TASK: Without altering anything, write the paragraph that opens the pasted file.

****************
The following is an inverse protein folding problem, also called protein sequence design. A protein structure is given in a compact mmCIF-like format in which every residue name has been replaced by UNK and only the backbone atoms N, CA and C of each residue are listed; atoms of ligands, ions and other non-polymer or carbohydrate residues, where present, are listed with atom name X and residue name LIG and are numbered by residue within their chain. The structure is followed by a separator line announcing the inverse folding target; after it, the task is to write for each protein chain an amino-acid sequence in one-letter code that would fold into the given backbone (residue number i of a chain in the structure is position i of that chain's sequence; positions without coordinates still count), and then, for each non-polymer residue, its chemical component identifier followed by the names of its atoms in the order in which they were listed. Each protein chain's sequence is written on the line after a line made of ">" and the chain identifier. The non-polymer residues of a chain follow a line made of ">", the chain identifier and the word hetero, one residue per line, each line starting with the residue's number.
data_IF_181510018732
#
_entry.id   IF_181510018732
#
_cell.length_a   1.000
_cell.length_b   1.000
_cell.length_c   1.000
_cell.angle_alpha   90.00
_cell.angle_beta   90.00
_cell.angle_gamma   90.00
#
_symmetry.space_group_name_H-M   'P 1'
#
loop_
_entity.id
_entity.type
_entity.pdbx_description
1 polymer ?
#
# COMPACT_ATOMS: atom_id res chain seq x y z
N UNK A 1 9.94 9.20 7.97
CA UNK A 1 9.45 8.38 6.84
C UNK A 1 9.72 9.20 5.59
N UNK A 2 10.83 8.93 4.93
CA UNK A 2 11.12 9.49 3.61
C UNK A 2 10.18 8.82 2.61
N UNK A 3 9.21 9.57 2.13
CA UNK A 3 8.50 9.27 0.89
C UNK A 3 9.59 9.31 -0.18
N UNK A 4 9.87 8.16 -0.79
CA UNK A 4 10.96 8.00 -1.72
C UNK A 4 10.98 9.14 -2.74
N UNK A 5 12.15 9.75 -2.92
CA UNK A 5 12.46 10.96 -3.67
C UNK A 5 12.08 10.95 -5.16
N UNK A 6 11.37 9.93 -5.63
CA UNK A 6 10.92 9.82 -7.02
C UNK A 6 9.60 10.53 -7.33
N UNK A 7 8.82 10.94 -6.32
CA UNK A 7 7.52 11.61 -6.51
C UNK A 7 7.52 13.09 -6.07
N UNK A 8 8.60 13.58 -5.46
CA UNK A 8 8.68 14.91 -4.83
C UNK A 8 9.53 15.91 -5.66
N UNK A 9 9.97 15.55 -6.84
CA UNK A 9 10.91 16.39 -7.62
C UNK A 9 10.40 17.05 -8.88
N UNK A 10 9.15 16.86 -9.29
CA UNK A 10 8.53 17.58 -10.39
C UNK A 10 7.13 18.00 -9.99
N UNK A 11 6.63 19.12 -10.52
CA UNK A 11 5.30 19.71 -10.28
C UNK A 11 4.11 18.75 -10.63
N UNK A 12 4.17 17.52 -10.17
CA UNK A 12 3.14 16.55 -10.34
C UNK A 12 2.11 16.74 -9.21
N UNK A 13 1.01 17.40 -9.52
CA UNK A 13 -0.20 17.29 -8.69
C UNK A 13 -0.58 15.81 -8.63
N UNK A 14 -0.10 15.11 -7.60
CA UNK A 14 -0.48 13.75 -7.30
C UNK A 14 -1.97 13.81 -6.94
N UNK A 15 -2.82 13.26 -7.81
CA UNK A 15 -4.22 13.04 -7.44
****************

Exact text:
The following is an inverse protein folding problem, also called protein sequence design. A protein structure is given in a compact mmCIF-like format in which every residue name has been replaced by UNK and only the backbone atoms N, CA and C of each residue are listed; atoms of ligands, ions and other non-polymer or carbohydrate residues, where present, are listed with atom name X and residue name LIG and are numbered by residue within their chain. The structure is followed by a separator line announcing the inverse folding target; after it, the task is to write for each protein chain an amino-acid sequence in one-letter code that would fold into the given backbone (residue number i of a chain in the structure is position i of that chain's sequence; positions without coordinates still count), and then, for each non-polymer residue, its chemical component identifier followed by the names of its atoms in the order in which they were listed. Each protein chain's sequence is written on the line after a line made of ">" and the chain identifier. The non-polymer residues of a chain follow a line made of ">", the chain identifier and the word hetero, one residue per line, each line starting with the residue's number.